I’ve posted photos of our visit to Alnwick Castle in Northumberland before. Adjacent to the Castle is Alnwick Garden, a formal garden with a cascading fountain. Also in the Garden there is a fantastic Treehouse and a Poison Garden, safely secured behind locked gates. When we were there there a very long queue to go into the Poison Garden, so we left that for another day and went to Treehouse.
It’s an enormous structure made from sustainably sourced cedar, redwood and pine, extending high up into the trees.
There are wobbly walkways:
and a restaurant:
For more Saturday Snapshots see Alyce’s blog At Home With Books.
I posted photos of a ruined castle last Wednesday. Today I’m featuring a much larger castle – Alnwick Castle, which is the second largest inhabited castle in England. The Duke of Northumberland and his family live here; the family have lived at Alnwick for 700 years. The castle was used to film parts of some of the Harry Potter films – the castle was Hogwarts in the first two films and Harry’s broomstick flying lessons were filmed in the Outer Bailey. Other films made there include Elizabeth and Robin Hood Prince of Thieves.
We went there the week before last with our grandson, a lover of Harry Potter. He liked the historical setting, the battlements and the canons, but most of all I think he liked the Knights’ Quest and the Harry Potter magic show, with Harry and Professor Dumbledore:
We’ll have to go back for another visit as there is so much to see and we only had time for a quick walk round the State Rooms, which are very grand, although I was amused to see a Table Football in the Library (I think that is where it was), definite proof that Alnwick Castle is also a family home.
See more Saturday Snapshots at Alyce’s blog At Home with Books.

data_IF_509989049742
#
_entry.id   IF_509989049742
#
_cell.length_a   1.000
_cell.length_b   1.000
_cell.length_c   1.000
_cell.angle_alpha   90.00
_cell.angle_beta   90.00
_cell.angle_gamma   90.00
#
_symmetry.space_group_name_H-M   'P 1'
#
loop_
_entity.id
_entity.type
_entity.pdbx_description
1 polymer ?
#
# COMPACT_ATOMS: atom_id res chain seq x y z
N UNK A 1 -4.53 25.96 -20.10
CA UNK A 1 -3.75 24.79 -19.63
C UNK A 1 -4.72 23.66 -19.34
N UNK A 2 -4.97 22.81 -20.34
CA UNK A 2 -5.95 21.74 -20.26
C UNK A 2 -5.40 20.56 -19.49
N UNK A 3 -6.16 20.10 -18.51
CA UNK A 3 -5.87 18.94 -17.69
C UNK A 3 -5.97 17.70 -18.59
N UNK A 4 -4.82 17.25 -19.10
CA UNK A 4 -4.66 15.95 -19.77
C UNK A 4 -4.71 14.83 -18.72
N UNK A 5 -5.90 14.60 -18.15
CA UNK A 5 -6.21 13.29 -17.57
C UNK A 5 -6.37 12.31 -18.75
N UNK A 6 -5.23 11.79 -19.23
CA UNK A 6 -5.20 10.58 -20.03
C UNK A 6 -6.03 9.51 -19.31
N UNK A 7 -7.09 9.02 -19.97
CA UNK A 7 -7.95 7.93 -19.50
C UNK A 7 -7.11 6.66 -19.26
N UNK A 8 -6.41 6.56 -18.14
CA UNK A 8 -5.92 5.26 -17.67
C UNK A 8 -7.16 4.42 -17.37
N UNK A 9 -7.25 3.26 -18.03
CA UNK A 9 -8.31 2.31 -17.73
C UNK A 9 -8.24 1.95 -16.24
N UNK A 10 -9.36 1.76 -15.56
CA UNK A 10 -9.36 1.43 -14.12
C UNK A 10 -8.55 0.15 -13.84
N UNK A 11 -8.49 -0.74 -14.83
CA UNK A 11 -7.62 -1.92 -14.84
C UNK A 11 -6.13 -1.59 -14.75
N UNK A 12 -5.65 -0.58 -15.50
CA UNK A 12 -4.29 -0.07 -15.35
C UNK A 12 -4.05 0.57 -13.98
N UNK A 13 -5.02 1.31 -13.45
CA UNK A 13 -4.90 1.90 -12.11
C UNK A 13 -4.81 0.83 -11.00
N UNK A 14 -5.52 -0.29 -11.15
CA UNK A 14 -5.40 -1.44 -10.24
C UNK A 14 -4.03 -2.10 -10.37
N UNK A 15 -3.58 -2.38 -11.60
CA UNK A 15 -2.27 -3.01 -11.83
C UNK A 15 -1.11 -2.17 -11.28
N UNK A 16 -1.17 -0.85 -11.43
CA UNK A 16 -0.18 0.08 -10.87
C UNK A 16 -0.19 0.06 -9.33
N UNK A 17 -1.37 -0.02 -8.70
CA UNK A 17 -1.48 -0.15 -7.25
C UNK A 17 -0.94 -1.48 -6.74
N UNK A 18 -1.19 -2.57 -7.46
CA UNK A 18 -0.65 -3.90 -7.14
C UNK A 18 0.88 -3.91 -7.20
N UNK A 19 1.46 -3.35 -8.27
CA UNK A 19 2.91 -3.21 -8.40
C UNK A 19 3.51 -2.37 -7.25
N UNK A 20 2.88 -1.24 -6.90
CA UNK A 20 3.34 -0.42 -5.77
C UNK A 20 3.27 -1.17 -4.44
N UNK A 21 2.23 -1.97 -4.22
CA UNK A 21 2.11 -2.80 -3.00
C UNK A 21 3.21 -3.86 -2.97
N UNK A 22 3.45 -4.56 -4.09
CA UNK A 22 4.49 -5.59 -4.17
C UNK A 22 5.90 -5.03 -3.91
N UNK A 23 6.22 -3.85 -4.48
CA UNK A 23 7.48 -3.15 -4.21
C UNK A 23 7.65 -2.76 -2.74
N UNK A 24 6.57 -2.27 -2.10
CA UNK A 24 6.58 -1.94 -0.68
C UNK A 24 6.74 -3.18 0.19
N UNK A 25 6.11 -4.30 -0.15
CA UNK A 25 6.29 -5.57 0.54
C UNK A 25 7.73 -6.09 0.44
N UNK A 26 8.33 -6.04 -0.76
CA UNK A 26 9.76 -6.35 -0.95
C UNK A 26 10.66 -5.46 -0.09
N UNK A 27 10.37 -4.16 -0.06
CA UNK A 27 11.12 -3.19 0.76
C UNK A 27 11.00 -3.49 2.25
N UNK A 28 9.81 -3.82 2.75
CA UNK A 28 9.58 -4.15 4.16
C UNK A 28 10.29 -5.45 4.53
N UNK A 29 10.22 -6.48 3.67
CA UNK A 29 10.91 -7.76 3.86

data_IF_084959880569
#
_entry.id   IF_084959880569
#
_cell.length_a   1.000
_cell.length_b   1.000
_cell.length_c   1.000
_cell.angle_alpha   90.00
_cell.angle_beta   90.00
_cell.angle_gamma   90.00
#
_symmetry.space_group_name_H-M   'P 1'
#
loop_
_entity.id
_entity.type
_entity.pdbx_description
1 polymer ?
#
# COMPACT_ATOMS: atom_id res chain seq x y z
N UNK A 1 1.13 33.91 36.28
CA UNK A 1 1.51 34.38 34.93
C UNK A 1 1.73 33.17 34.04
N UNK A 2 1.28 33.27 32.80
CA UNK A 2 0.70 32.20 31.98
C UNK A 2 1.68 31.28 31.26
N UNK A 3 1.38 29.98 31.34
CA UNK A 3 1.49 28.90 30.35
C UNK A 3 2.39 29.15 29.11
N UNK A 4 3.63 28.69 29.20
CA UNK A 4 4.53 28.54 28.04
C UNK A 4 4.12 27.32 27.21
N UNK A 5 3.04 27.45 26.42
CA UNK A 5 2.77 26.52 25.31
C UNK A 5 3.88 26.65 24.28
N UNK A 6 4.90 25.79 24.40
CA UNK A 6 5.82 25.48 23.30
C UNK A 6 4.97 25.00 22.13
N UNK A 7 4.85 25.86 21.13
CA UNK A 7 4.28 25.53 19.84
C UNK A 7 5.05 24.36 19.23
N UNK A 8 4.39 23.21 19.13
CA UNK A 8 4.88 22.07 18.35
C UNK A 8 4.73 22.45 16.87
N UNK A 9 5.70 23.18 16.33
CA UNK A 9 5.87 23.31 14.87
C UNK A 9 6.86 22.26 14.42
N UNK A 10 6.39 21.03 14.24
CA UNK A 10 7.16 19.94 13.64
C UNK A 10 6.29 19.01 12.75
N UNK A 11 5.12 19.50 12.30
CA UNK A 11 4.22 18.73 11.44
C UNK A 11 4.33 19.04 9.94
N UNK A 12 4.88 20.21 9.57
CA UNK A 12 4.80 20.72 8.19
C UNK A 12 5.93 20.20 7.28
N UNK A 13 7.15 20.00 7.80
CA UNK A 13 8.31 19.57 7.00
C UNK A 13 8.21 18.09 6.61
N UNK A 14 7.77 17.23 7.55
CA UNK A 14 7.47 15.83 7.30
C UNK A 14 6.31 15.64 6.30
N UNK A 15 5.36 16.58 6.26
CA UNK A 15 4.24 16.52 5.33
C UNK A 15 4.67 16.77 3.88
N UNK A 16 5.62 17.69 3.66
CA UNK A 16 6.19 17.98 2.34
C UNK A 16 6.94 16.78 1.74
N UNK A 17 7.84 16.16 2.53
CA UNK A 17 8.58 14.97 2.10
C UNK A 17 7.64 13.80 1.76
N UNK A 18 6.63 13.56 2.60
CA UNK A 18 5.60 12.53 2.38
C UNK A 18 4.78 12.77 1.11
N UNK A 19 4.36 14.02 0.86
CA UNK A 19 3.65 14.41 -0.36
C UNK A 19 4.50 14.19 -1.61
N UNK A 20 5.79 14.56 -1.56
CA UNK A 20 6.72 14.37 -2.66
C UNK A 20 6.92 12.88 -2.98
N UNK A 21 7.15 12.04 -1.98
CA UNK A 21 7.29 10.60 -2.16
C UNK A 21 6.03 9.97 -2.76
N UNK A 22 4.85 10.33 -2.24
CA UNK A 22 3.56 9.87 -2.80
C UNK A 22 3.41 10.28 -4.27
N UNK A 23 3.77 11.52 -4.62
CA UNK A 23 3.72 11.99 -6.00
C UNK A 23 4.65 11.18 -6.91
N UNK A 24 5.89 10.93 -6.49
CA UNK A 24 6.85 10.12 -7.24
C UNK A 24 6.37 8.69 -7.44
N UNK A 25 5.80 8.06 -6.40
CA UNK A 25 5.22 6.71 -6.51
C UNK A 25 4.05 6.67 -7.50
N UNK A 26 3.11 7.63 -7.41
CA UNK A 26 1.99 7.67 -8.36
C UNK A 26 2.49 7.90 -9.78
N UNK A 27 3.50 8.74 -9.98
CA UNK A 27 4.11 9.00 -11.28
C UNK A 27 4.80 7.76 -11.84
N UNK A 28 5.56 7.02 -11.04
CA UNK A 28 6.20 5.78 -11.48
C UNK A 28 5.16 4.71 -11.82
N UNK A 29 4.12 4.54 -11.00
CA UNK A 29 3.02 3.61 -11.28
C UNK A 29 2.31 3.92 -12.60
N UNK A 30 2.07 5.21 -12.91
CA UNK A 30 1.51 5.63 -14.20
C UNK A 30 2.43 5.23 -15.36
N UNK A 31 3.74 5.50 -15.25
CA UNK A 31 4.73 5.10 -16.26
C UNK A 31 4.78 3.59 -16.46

… Secondhand books
Yesterday I went to Barter Books in Alnwick, a superb secondhand bookshop where you can not only buy books but exchange books. I took a pile along and came back with some more and am still in credit for more books for my next visit. It’s a great way to recycle books.
I have written about Barter Books before, but not posted any photos of what it’s like inside. It is in a huge old railway station, built in 1887 and closed to passengers in 1968.
(Click on the photos to see more detail)
There is a cafe in what used to be the station waiting room where we refreshed ourselves with coffee and toasted teacakes in front of a roaring fire. The painting on the wall above the fireplace shows the station as it was in 1908 when the future King George V and Queen Mary visited Alnwick.
We then browsed the shelves. There are all sorts of books, fiction, non fiction, first editions, valuable antiquarian books, signed copies, maps, dvds, pamphlets and so on.
In one section there is a miniature overhead railway line with trains passing every few minutes.
It’s a very special bookshop.
This is an an entry in ABC Wednesday for the letter S.